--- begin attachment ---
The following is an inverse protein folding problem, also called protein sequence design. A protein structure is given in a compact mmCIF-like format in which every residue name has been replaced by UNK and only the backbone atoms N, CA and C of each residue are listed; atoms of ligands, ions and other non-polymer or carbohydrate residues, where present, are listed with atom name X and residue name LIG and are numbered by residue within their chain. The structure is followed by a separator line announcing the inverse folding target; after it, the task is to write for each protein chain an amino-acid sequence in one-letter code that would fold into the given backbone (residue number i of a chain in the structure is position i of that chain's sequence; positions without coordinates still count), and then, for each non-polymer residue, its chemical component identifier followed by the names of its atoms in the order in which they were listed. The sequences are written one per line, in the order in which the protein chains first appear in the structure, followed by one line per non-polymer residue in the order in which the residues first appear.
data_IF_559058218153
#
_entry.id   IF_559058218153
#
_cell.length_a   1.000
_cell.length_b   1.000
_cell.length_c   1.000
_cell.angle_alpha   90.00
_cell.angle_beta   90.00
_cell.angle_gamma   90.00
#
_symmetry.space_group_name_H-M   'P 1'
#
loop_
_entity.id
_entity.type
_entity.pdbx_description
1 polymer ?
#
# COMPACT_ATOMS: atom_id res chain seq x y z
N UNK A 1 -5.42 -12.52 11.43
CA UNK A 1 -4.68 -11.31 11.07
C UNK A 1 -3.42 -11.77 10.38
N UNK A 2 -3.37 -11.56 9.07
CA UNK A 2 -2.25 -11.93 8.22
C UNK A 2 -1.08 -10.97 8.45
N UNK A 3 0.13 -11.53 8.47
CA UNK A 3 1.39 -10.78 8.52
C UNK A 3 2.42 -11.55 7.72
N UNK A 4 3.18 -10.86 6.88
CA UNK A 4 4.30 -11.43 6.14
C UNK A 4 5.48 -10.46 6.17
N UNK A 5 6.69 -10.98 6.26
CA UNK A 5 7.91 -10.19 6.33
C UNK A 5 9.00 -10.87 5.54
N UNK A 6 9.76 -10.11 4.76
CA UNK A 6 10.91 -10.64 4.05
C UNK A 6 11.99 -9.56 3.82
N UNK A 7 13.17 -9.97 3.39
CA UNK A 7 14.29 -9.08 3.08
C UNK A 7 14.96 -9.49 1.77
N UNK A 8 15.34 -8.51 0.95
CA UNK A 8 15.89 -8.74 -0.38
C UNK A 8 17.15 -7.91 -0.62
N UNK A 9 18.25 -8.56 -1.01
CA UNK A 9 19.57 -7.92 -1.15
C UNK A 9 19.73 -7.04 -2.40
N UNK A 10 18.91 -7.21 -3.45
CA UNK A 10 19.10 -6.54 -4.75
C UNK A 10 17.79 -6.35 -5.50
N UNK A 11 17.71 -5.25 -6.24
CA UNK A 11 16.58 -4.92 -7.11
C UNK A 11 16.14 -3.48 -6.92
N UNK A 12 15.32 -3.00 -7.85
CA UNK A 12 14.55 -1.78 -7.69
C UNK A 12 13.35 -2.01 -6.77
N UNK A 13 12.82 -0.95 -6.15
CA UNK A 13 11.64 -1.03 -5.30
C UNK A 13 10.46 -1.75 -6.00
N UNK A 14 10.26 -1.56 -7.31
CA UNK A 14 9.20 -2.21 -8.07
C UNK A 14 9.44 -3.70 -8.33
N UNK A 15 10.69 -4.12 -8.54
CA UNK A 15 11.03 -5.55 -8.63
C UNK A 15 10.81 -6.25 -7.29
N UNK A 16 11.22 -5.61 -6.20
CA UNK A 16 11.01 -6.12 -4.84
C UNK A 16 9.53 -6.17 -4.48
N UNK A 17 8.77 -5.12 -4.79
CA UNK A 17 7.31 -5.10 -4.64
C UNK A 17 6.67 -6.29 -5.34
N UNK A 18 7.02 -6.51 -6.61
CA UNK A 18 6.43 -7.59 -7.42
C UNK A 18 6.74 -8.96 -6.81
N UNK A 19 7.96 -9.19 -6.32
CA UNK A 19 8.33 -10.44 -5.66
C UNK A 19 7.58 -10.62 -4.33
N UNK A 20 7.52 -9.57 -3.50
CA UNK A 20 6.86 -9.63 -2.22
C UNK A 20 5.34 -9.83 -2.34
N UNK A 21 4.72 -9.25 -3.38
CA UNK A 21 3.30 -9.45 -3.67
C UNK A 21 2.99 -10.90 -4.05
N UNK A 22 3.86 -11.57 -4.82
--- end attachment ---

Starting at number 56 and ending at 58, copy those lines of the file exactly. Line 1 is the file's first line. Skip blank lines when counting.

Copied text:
CA UNK A 12 14.55 -1.78 -7.69
C UNK A 12 13.35 -2.01 -6.77
N UNK A 13 12.82 -0.95 -6.15